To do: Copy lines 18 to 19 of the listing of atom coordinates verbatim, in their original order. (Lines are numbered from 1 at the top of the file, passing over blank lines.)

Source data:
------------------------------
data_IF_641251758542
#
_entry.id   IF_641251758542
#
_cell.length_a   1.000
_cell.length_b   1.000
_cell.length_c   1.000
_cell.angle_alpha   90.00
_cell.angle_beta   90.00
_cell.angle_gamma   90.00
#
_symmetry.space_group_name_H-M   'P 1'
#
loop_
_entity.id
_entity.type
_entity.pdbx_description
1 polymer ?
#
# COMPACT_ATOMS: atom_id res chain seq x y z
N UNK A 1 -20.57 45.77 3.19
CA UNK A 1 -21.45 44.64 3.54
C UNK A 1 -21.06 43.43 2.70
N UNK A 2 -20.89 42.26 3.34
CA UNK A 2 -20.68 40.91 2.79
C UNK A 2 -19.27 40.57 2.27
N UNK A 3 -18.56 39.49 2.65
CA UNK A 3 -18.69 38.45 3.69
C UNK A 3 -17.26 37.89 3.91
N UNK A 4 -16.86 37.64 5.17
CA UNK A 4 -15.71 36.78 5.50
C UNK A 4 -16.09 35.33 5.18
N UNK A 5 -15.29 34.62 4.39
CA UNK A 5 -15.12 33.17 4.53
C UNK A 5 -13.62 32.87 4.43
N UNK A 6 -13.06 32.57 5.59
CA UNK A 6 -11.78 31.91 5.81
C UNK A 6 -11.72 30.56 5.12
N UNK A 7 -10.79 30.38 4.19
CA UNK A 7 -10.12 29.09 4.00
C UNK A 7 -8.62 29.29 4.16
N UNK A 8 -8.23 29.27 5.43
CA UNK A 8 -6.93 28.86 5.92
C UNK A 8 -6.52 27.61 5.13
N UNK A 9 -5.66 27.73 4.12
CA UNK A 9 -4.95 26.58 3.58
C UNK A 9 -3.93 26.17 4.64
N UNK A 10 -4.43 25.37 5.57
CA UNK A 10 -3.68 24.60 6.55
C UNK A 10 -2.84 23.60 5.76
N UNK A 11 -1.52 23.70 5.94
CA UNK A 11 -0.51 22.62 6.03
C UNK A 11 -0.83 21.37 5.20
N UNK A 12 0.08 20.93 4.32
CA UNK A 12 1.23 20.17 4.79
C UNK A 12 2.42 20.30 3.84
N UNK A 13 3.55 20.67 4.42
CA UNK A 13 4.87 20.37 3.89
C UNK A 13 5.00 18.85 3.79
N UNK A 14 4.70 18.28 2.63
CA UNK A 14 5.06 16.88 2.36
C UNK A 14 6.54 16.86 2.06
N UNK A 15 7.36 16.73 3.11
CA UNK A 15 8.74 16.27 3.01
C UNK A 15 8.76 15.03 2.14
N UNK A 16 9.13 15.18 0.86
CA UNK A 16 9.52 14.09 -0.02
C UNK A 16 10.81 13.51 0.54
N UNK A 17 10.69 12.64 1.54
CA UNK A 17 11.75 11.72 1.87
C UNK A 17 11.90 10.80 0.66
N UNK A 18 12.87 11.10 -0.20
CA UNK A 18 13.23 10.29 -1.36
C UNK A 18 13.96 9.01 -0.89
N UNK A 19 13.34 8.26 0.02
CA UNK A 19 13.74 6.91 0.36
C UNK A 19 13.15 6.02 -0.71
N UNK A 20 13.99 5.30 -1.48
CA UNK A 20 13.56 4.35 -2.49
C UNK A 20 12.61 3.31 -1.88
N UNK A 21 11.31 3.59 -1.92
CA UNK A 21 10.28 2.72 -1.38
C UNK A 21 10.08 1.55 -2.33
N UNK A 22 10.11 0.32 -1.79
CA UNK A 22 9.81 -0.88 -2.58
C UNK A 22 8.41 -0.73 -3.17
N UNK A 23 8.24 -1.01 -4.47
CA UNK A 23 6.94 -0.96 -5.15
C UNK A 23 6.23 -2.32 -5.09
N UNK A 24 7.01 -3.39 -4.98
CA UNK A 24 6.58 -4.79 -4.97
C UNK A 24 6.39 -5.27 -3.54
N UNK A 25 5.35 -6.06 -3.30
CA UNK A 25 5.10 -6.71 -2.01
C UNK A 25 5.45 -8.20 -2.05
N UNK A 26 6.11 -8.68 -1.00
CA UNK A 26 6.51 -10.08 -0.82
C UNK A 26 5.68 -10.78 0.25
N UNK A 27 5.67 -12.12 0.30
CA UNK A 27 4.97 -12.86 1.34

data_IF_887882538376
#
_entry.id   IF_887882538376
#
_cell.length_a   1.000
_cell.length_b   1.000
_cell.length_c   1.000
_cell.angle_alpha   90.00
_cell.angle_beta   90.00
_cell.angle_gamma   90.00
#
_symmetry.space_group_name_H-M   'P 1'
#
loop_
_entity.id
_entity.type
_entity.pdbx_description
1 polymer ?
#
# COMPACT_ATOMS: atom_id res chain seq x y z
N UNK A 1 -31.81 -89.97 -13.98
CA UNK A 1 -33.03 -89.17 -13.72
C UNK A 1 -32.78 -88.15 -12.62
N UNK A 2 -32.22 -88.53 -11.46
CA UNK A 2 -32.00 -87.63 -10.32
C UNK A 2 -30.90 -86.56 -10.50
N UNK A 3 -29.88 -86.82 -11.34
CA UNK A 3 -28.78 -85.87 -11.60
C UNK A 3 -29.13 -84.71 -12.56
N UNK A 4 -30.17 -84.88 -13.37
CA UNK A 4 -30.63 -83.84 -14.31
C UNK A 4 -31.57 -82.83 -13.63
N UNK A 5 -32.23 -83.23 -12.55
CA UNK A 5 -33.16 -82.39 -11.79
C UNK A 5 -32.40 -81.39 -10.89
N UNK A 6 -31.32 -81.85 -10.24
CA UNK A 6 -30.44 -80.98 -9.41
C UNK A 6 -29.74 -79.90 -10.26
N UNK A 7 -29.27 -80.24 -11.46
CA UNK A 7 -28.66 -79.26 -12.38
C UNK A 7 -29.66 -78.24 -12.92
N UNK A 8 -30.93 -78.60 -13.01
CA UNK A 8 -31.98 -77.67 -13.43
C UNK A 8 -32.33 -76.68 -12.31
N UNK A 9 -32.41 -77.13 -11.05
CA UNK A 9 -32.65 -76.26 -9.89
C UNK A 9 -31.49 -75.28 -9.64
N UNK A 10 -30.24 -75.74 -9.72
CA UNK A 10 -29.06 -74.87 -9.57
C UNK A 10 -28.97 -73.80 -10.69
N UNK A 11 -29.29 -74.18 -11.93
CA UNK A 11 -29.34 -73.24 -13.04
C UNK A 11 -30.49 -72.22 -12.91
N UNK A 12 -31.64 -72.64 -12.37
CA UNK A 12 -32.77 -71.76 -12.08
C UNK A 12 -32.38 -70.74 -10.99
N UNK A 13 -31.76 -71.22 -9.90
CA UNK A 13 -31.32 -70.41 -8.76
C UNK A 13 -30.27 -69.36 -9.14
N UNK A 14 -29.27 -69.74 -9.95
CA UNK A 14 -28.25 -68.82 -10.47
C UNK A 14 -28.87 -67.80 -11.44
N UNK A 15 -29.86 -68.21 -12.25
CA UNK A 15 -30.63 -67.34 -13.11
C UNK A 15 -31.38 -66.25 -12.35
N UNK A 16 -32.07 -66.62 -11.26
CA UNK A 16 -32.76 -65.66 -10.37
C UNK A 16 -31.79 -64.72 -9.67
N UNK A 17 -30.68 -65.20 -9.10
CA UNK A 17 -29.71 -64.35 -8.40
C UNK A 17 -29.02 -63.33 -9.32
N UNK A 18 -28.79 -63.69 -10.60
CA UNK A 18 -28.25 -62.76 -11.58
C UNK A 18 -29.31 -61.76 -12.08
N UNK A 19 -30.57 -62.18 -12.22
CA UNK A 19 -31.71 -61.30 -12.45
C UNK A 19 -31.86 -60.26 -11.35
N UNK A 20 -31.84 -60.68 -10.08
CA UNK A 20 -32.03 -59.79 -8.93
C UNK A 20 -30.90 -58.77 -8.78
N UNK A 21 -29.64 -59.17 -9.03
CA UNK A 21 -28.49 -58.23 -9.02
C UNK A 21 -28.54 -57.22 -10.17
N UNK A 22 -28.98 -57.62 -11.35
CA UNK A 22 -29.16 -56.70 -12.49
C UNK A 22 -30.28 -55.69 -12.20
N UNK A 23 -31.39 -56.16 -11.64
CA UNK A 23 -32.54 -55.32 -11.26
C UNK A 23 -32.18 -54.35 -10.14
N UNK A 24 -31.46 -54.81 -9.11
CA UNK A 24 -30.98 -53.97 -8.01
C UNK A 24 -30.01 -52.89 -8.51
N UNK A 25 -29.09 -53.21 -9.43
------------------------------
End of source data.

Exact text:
1 polymer ?
#